For Evangelism, Discipleship, Apologetics
Our preaching and witnessing, teaching and training, and answering and asking, since God starts them all, proceed best along his redemptive trajectory. We can present God’s beautiful glory, confident that God will attract those he has awakened toward himself, all to whom he has given eyes and ears. For us who have come, our taste for beauty will mature and grow, like our other faithful senses and powers. So, in all our talking and writing, we can appeal to the unseen regenerating work of the Spirit in our hearers. We love God and neighbor this way, taking full account of the Beauty Basics above, and of the Christian’s dynamic palate for beauty. We start where we are with regenerate-though-milky beauty, remembering the meaty beauties where we are headed.
Perhaps the caution that must follow here applies only to myself. I once hoped I could grow so skilled at beautiful ministry (singer/songwriter) that I could nudge listeners a few micrometers closer to God through beauty, bypassing their cognitive roadblocks. The goal seemed laudable. In my hope to connect to people through their taste for objective beauty, I counted on their eye for objective beauty as my lever.
Any who have faced similar urges may also have stumbled into the relief that attends humility. Thus relieved, we can present beauty-laced evangelism, teaching, discipleship and apologetics, remembering that only God can give our hearers eyes to see him. Some among them may not even notice that they have started seeing God in his beauty! To others, our words will look foolish, even stink.
The failure of brute facts to compel belief in those who hate the truth should not be held against it. No more will “objective” beauty induce in the un-awakened an affection for the beautiful one. God’s glory will ravish the soul awakened to him by the Holy Spirit, while others wait, splashing in the mud puddles. Our pursuit of beauty can become pursuit of God only through the death and resurrection of Christ to forgive our delight in aesthetic principles and experiences and transform it to a delight in the Beautiful One. Beauty is not the method of our discipleship, but the meat of it.
Our Cultural Moment
We skim now on the surface tension between two cultural impulses: our inclination to rely on facts, doctrines and arguments to ballast and direct wandering affections; and our inclination to rely on aesthetic impulses toward beauty to move us and others toward God. Each inclination is half right, but each hides a lie we treasure: that we are naturally qualified, without regeneration, to recognize God’s truth or his beauty. We have reviewed our three disqualifications for this beauty project. Others have explored the sandbags to rationalism. God intended them to work together only in himself, in a greater mystery than either: his presence.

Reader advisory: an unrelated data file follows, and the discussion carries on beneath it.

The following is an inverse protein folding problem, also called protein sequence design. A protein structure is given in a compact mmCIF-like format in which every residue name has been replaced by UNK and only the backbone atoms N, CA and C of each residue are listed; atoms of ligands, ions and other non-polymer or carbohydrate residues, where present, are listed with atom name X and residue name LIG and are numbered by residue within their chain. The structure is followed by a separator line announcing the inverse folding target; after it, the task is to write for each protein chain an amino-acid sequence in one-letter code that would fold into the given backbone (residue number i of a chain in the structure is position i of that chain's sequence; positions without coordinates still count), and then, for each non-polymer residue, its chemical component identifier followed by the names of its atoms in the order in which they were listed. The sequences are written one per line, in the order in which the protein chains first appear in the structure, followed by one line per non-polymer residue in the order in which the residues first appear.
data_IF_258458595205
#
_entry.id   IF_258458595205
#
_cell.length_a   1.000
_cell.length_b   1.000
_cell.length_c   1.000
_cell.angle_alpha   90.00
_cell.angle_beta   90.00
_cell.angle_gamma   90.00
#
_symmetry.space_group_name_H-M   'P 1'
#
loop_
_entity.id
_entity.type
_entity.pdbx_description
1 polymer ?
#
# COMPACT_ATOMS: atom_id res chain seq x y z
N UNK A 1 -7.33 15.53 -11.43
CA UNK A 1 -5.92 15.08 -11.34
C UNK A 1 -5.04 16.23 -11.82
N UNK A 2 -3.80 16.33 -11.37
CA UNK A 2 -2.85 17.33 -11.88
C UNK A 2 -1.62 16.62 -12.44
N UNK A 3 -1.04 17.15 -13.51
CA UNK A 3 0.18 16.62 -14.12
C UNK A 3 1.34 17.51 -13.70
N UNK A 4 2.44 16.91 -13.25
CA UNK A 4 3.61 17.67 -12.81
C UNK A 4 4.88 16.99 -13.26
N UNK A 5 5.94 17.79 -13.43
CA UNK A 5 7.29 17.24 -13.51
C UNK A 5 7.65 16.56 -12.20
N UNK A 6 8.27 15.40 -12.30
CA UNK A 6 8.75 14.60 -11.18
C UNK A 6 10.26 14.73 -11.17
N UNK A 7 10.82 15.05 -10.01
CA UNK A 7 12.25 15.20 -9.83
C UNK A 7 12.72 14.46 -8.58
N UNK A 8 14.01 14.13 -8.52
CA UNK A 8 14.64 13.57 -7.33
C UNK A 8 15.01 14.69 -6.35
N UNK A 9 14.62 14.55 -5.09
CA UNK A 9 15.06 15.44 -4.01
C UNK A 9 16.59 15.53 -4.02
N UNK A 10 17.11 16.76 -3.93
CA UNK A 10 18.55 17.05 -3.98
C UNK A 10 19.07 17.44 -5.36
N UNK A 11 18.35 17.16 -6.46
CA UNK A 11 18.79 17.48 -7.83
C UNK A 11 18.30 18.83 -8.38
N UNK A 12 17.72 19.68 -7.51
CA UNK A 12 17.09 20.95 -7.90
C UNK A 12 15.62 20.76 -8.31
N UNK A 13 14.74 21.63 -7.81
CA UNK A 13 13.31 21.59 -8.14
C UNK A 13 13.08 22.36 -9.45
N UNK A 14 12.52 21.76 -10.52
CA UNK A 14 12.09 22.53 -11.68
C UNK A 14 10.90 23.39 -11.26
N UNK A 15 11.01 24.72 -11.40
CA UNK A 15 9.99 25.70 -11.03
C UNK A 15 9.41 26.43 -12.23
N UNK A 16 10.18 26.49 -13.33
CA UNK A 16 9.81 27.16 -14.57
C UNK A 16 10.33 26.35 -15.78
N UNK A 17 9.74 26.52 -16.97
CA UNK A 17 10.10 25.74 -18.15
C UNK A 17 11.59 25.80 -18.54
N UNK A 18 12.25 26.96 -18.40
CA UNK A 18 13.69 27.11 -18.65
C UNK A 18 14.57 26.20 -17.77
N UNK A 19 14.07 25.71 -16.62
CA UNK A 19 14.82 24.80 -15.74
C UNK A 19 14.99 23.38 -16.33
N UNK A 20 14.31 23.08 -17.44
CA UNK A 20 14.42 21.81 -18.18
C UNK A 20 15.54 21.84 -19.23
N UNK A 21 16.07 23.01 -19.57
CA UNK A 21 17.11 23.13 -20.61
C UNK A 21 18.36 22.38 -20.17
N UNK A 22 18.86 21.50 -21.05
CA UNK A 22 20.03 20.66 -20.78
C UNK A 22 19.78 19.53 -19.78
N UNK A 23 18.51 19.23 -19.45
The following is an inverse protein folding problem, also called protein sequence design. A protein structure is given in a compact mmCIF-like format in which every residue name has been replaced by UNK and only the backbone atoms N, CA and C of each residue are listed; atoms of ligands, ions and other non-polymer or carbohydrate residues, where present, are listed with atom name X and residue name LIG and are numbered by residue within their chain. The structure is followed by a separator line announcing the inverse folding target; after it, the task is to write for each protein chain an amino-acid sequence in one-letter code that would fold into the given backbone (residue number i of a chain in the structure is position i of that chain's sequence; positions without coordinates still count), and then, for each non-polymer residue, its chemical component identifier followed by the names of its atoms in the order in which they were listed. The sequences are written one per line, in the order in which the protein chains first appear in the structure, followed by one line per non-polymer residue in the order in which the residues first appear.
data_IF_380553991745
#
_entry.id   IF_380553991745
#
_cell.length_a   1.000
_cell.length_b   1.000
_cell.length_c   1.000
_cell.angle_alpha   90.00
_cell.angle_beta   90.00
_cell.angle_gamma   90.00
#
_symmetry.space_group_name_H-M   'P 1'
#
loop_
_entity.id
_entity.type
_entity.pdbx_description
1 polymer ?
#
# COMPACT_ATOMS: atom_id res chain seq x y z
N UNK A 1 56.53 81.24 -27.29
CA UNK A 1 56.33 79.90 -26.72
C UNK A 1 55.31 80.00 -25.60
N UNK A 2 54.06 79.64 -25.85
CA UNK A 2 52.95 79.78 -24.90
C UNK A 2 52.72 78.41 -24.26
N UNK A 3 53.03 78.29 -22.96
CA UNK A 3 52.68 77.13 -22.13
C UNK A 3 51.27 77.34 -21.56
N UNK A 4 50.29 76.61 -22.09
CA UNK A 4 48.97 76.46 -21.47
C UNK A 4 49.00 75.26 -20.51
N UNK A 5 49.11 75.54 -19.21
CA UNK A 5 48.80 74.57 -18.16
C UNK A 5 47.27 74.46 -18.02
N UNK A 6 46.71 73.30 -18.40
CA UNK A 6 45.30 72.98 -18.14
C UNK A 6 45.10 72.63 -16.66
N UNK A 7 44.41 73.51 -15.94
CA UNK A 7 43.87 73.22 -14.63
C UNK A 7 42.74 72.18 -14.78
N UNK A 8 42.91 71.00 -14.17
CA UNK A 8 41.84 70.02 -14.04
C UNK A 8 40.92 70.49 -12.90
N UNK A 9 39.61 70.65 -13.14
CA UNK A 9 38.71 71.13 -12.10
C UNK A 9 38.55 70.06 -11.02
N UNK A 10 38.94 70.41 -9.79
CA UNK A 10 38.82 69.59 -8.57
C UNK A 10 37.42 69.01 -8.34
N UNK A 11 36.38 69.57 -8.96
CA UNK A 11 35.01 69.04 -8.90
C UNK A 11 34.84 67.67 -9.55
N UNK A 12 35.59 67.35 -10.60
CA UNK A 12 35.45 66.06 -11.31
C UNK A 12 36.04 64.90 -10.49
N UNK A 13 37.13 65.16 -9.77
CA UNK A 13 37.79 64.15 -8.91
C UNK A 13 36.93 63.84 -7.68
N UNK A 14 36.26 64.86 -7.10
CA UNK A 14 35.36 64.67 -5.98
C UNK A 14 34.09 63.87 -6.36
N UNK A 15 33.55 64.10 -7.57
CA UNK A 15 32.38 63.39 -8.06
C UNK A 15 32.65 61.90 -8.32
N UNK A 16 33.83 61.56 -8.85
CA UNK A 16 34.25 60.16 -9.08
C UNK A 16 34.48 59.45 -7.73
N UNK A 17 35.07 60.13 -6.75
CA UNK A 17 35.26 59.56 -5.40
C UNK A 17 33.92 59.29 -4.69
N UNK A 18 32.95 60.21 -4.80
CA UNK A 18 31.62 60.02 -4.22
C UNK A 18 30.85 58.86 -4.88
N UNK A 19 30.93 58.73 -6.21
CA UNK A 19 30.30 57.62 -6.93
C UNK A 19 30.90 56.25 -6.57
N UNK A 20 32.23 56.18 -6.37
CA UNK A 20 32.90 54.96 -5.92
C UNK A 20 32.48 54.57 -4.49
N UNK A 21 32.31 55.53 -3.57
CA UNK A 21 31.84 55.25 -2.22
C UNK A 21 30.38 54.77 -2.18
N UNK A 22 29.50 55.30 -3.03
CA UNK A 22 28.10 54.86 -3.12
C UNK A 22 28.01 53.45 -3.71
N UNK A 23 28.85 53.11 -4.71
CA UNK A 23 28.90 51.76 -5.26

Another Cultural Moment
A similar tension of impulses faced the Apostle Paul. In his day, the leverage of symbolic intentionality sprang from his own culture, while the power of reason sprang from the surrounding Greek culture, “For Jews demand signs and Greeks seek wisdom….” He explains both apparent failures. Why did the Jews find the gospel insufficiently numinous? Instead of beauty, they saw only disqualifying commonness. Until the Holy Spirit touched them, they missed Jesus, the very image of Yahweh, hidden in plain sight. Similarly, the Greeks wanted the wisdom lever. Lightless and groping, they missed the very Logos of God. Paul’s answer to them also answers our cultural tension.
We are unbeautiful and despised, but Christ comes to his own. He alone sees the Father’s beauty, and he alone gives us his eyes ears. He stirs us to turn around and move toward him. “No one has ever seen God; the only God, who is at the Father’s side, he has made him known.” “One thing have I asked of the LORD, that will I seek after,” said David, who had these eyes, “that I may dwell in the house of the LORD all the days of my life, to gaze upon the beauty of the LORD and to inquire in his temple.” In him, we see all other beauties, created and crafted, brightened and enlarged, as David again observes, “In your presence there is fullness of joy; at your right hand are pleasures forevermore.” Every Christian believer has an inkling of this illumination, and many have written movingly about their glimpses of God-illumined beauties. Let us go on as we have begun, keeping our eyes open for his beauties everywhere, especially the hidden ones. God is leading us to beauty!
- David A. Covington, A Redemptive Theology of Art
- Edmund Clowney, "Living Arts: Beauty in the Bible"
- Jessica Hiatt, Book Review of Art and Faith